• The Missionary’s Curse and Other Tales from a Chinese Village, by Henrietta Harrison (The review, by Ian Johnson, makes passing mention of Jesus in Beijing, by former Time journalist David Aiken. BTW, what a fabulous title)

Stay tuned, dear blog readers.  Stay tuned.

 

 

 

Attacking the Pile of Stuff: The New Yorker of Dec. 2, 2013

From the Talk of the Town, p. 24:

In Warsaw, the other week, a Filipino diplomat sobbed while addressing the U.N. climate summit; he had family in the typhoon-ravaged country.  “We may have ratified our own doom,” he said, alluding to the slow pace of negotiations for curbing international emissions.  He announced that he was starting a hunger strike, for the duration of the summit, and was given a standing ovation.

From Ian Johnson’s “In the Air,” an account of “China’s most polluted cities”:

Handan is a city “two hundred and fifty miles southwest of Beijing” with “an urban core of 1.4 million inhabitants . . .  It abuts the Tailing mountains” which, “thanks to rich deposits of coal and iron ore,” have made the region “one of the world’s great centers of steel production . . .  One of the provinces that border the Taihang range . . .  accounts for ten per cent of the world’s output.” The locals grow vegetables under the smoke billowing from factories.  It’s one of the dirtiest environments in the world.

There’s a poem by Mary Jo Bang that self really likes:

All Through the Night

The rotational earth, the resting for seconds:

hemisphere one meets hemisphere two,
thoughts twist apart at the center seam.
Everything inside is,
Cyndi Lauper and I both fall into pure emptiness.
That’s one way to think: I think I am right now.
We have no past we won’t reach back —
The clock ticks like the nails of a foiled dog
chasing a faster rabbit across a glass expanse.

The Annals of Law essay, by Rachel Aviv, concerns the way Social Service agencies have made a deliberate choice “to err on the side of overreaction, because the alternative could be devastating.  Social workers recognize that if they recommend returning a child to a deadly home “it will be a career ender.”  Thus, they “choose a knowable tragedy, the separation of a parent and child, in order to prevent an unknowable one.”

Heartbreak, right there.  The article focuses on a mother, a Kuwaiti immigrant named Niveen, who’s been accused of child neglect.  Her three-year-old son, Adam, who was in Montessori pre-school, fell and “his tooth came loose, making it painful to chew.”  Naveen took several days off from work to feed him herself.  After missing several days, her boss says, “With you it’s always something.”  Here’s the rest of that paragraph:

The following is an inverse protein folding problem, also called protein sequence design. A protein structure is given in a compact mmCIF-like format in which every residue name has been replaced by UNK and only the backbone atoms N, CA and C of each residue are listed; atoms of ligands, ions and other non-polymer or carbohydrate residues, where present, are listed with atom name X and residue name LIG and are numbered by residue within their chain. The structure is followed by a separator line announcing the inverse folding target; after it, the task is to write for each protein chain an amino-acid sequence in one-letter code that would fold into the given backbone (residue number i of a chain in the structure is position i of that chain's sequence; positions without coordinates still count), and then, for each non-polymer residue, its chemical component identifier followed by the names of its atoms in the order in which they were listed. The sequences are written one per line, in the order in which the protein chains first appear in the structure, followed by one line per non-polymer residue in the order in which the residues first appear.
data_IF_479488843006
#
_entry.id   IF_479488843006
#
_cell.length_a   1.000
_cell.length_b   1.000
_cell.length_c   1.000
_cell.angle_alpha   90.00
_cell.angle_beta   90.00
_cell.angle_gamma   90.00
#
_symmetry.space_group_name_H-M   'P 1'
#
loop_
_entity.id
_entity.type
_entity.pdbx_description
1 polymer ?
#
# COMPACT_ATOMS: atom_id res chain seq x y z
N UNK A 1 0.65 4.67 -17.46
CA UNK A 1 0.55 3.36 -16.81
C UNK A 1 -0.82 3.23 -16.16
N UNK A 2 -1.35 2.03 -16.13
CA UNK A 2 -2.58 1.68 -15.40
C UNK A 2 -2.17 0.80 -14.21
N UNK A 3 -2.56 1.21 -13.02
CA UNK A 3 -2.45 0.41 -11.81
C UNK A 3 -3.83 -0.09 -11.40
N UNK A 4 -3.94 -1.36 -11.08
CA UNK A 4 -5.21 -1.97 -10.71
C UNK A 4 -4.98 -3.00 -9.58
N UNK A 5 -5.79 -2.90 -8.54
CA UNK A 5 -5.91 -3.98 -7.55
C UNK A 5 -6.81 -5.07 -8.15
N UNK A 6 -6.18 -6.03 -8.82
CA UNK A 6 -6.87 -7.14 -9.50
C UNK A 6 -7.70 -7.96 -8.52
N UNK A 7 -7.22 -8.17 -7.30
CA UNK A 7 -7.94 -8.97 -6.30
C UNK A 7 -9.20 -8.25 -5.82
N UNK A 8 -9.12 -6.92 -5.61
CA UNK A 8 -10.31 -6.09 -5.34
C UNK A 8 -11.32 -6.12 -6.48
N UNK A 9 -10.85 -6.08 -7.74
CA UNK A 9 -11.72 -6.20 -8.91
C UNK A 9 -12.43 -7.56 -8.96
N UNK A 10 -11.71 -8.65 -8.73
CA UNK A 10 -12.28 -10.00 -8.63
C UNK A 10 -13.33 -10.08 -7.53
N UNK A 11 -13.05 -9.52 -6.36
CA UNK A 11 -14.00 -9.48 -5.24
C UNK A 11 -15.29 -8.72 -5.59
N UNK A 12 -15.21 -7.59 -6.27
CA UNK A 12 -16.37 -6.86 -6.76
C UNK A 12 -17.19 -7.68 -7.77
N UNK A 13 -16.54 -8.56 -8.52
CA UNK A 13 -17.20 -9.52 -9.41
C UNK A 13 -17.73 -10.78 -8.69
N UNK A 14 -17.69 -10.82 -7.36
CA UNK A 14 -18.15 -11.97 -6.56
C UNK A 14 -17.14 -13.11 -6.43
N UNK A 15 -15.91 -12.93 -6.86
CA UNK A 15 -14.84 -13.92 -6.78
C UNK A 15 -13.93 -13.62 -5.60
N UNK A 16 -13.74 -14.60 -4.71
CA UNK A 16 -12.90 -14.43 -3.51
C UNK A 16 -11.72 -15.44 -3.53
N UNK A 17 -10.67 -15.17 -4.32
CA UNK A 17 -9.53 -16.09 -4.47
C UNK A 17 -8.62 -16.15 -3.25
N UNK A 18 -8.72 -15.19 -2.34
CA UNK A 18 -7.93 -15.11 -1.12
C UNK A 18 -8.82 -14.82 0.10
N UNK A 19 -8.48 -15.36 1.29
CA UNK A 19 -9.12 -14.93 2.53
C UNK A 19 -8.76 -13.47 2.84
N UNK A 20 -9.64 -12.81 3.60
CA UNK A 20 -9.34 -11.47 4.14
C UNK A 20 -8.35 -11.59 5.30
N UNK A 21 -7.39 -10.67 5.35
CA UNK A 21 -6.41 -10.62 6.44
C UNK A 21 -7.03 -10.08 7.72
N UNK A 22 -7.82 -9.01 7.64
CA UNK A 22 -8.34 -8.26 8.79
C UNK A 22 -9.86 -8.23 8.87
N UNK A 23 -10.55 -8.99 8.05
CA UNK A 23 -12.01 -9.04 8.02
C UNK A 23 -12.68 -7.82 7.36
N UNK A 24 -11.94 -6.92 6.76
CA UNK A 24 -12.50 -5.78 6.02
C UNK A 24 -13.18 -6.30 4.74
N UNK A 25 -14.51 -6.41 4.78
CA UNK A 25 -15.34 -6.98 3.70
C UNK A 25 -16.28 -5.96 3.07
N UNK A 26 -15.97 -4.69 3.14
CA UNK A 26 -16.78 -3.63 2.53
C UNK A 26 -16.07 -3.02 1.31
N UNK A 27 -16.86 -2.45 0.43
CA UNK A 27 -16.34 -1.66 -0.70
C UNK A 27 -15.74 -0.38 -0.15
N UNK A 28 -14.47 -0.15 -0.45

Then she imagined the way her boss would look at her the next time she came, and felt suddenly ashamed.  She got up, brushed her teeth, put some snacks in a ziploc bag, gave them to Adam, and left the house.  “It was mechanical —  I wasn’t thinking anymore,” she said.  “Things were upside down, but I kept everything to myself.  I was just trying to survive.”

Her son “had been alone for ninety minutes when police officers arrived . . . ” It’s a gripping article (as almost all The New Yorker Annals of Law articles have been), one that really tries to see things from the mother’s point of view.

Stay tuned.

Also Reading: THREE THOUSAND YEARS OF CHINESE POETRY, co-edited by Wu-Chi Liu and Irving Yucheng Lo

A poem by T’ao Ch’ien (365 – 427), also known as T’ao Yuan-ming. He was born near modern Kiangsi.

On Returning to My Garden and Field

When I was young, I did not fit into the common mold,
By instinct, I love mountains and hills.
By error, I fell into this dusty net
And was gone from home for thirteen years.
A caged bird yearns for its native woods;
The fish in a pond recalls old mountain pool.
Now I shall clear the land at the edge of the southern wild,
And, clinging to simplicity, return to garden and field.
My house and land on a two-acre lot,
My thatched hut of eight or nine rooms —
Elms and willows shade the eaves back of the house,
Peach and plum trees stand in a row before the hall.
Lost in a haze is the distant village,
Where smoke hovers above the homes.
Dogs bark somewhere in deep lanes,
Cocks crow atop the mulberry trees.
My home is free from dust and care,
In a bare room there is leisure to spare.
Long a prisoner in a cage,
I am now able to come back to nature.

About the poet:  T’ao’s father was a district official, but during his youth the family fortunes declined and, after several frustrating attempts to secure an appointment, he gave up all worldly ambitions and spent the remaining years of his life as a gentleman farmer.

Personal Library 15

The Man took us all out to dinner at son’s favorite restaurant, Juban in Menlo Park.

Did you know that on Fridays, between five and six p.m., one can have two plates of a) yakiniku; or b) garlic pork; or c) boneless chicken breast; or d) calamari for the price of one?  And that all cocktails are just $3?

Anyhoo, son has gone off to meet a friend and so self is back to the book tabulation!

Let’s see:  Last she left off, she had reached the third shelf of Bookcase # 2 in the dining room.  This shelf has 47 books.

586+ 47 = 633 total of books tabulated so far

Among the books on this shelf are:  Roger Ebert’s Movie Home Companion; Women’s Tales of Whaling:  Life Stories of 11 Japanese Women Who Live With Whaling (Sample passage:  “How come it is OK to kill cows but not whales?  I think it is more sinful to feed calves knowing that you are going to kill them later.  Don’t you think so?”);  The Sign of Jonas, by Thomas Merton;  China in Disintegration:  The Republican Era in Chinese History 1912 – 1949, by James E. Sheridan;  Monster:  Poems, by Joel Barraquiel Tan;  How to  Beat the Russians:  An Instructive Tour of the Weak Points of the Soviet Chess Style, by Edmar Mednis, International Chess Master;  Wonders and Curiosities of Chess, by Irving Chernev (Dedicated, “with love, to a chess widow” —  How sweet!); Best Chess Games 1970 – 1980, by Jon Speelman.

The chess books are The Man’s, of course, most of them dating from his single days.

Stay tuned, dear blog readers.  Stay tuned.